By Susan Campbell, published on July 1, 2002 - last reviewed on December 21, 2008
Office politics are more complicated than ever: Male interviewers
who believe female job applicants are attracted to them may subtly elicit
flirtatious behavior from the women—unbeknownst to the women and
regardless of whether they are even attracted to the men.
Robert Ridge, Ph.D., an associate professor of psychology at
Brigham Young University, gave 60 male students false information about
female job applicants, with whom the male students then conducted phone
interviews. Half of the falsified questionnaires suggested the woman was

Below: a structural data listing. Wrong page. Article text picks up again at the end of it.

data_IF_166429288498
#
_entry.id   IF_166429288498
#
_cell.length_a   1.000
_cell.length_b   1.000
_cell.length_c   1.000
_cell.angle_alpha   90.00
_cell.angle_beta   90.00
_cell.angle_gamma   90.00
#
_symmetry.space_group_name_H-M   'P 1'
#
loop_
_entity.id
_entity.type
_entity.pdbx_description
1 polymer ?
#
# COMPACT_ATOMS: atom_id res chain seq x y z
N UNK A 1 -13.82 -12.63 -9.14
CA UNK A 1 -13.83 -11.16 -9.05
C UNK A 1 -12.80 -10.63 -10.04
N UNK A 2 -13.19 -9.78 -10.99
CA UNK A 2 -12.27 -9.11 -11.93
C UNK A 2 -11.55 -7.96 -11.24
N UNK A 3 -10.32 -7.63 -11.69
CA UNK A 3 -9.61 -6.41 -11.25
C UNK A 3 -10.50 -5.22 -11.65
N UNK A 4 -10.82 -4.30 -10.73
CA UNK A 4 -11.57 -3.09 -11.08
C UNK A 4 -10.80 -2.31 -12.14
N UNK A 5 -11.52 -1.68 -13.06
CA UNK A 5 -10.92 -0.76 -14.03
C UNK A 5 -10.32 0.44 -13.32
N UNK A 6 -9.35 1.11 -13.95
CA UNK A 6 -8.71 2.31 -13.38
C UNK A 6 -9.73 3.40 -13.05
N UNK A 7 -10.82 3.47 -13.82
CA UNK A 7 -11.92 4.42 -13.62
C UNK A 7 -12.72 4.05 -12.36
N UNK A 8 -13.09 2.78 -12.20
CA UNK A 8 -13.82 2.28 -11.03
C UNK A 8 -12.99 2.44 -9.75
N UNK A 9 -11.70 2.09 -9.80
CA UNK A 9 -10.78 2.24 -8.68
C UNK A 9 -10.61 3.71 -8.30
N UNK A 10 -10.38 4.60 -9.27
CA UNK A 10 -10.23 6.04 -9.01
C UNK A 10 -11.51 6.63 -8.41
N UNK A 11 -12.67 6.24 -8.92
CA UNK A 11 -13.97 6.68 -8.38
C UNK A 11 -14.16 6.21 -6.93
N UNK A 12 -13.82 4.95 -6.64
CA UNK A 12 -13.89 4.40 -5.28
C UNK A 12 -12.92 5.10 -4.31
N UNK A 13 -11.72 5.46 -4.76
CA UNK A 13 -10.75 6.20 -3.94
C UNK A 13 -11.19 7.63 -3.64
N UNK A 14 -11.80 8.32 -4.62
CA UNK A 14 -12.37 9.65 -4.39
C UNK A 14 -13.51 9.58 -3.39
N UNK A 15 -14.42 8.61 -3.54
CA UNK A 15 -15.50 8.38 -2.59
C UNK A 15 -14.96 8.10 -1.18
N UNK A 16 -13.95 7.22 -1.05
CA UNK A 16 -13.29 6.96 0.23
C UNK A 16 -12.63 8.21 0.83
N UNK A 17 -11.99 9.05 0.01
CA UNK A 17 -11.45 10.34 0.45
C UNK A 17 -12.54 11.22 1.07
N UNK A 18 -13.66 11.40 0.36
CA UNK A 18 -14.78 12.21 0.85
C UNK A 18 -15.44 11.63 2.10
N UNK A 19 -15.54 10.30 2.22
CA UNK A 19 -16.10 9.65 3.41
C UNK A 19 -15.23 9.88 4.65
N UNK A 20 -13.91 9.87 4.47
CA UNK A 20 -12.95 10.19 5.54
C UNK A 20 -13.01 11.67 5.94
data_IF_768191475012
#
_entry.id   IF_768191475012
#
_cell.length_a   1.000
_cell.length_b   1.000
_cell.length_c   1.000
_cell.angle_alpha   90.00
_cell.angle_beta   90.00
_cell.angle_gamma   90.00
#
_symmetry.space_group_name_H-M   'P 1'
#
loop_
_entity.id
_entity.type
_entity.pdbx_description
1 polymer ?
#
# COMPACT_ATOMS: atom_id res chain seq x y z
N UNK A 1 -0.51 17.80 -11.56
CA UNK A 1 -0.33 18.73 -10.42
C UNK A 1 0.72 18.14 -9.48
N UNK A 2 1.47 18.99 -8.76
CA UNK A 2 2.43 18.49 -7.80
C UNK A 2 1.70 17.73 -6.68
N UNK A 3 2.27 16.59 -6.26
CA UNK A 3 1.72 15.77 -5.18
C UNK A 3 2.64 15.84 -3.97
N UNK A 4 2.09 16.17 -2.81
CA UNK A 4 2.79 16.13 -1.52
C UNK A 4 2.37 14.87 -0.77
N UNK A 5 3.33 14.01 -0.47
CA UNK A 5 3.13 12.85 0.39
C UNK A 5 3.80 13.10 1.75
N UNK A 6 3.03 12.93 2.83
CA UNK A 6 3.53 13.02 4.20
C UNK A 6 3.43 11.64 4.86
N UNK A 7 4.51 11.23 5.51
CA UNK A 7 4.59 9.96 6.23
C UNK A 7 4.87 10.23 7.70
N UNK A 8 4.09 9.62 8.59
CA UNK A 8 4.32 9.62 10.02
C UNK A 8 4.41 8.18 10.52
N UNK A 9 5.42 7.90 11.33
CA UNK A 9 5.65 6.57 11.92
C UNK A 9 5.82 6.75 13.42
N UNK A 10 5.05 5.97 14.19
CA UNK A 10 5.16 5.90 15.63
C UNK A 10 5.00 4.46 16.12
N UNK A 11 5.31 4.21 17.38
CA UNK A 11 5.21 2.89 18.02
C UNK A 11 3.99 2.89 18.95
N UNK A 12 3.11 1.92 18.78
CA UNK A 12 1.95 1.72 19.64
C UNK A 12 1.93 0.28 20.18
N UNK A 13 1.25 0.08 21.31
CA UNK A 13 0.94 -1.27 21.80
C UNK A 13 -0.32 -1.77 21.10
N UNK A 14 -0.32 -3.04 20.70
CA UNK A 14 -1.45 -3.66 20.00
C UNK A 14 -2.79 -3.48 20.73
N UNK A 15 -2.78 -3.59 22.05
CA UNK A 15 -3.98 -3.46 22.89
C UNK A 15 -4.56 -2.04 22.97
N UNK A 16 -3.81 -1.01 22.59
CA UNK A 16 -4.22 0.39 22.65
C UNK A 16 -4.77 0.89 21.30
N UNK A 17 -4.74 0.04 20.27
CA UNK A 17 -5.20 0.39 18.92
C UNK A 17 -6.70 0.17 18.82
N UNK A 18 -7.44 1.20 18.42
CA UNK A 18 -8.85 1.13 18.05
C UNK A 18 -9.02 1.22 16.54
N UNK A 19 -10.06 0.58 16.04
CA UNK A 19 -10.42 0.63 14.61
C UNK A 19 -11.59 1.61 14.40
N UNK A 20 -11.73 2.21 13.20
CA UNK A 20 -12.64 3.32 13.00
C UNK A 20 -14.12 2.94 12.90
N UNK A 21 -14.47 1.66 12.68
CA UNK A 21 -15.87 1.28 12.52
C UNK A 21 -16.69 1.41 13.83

attracted to her interviewer.
Men interviewing women who indicated no interest in them reported
no flirtation whatsoever, while men who believed their candidate was
attracted to them perceived the woman as flirtatious. Women, on the other
hand, did not sense the overtures, nor did they regard their own behavior
Independent evaluators agreed that the men were not flirting but
rated the women flirtatious when men believed they were
"I was surprised that there was flirtatiousness in the women, but
we were unable to detect differences in the men's behavior," Ridge says.
"It might suggest that men become very skilled at behavioral
"Men may believe that their subtle, flirtatious overtures are
harmless," Ridge states in the study, published in
Basic and Applied Social Psychology. "However, this
may initiate an escalation of inappropriate advances."